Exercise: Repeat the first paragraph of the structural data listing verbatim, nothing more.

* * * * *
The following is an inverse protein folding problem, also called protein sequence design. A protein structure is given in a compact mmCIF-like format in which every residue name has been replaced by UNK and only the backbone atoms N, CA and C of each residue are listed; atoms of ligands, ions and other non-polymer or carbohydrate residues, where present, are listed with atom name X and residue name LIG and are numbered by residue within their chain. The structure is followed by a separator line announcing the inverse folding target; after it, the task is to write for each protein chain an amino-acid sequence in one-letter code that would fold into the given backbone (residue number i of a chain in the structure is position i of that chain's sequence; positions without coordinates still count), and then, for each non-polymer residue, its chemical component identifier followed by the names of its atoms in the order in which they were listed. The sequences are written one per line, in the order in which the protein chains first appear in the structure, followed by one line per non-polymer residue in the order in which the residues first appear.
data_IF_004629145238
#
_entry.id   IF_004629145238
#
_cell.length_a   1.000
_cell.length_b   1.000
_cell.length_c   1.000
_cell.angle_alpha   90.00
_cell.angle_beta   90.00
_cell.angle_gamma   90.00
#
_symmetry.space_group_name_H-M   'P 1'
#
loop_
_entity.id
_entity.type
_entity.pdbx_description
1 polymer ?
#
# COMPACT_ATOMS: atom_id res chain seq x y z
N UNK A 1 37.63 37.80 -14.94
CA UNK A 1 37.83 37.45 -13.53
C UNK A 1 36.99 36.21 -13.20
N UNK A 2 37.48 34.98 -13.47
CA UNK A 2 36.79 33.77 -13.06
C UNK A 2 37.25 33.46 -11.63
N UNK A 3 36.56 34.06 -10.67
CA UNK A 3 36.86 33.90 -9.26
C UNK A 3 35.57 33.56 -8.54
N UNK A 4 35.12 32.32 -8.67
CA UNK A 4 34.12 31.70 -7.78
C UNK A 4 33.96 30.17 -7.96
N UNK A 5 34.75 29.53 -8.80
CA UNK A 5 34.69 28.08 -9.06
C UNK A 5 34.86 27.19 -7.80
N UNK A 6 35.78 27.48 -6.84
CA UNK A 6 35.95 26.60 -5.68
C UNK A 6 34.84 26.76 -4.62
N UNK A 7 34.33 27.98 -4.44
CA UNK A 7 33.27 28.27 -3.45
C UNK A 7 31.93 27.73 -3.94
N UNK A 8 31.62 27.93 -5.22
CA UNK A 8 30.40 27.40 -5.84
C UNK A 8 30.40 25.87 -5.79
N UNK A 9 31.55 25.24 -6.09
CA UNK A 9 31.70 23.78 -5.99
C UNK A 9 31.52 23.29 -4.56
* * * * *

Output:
The following is an inverse protein folding problem, also called protein sequence design. A protein structure is given in a compact mmCIF-like format in which every residue name has been replaced by UNK and only the backbone atoms N, CA and C of each residue are listed; atoms of ligands, ions and other non-polymer or carbohydrate residues, where present, are listed with atom name X and residue name LIG and are numbered by residue within their chain. The structure is followed by a separator line announcing the inverse folding target; after it, the task is to write for each protein chain an amino-acid sequence in one-letter code that would fold into the given backbone (residue number i of a chain in the structure is position i of that chain's sequence; positions without coordinates still count), and then, for each non-polymer residue, its chemical component identifier followed by the names of its atoms in the order in which they were listed. The sequences are written one per line, in the order in which the protein chains first appear in the structure, followed by one line per non-polymer residue in the order in which the residues first appear.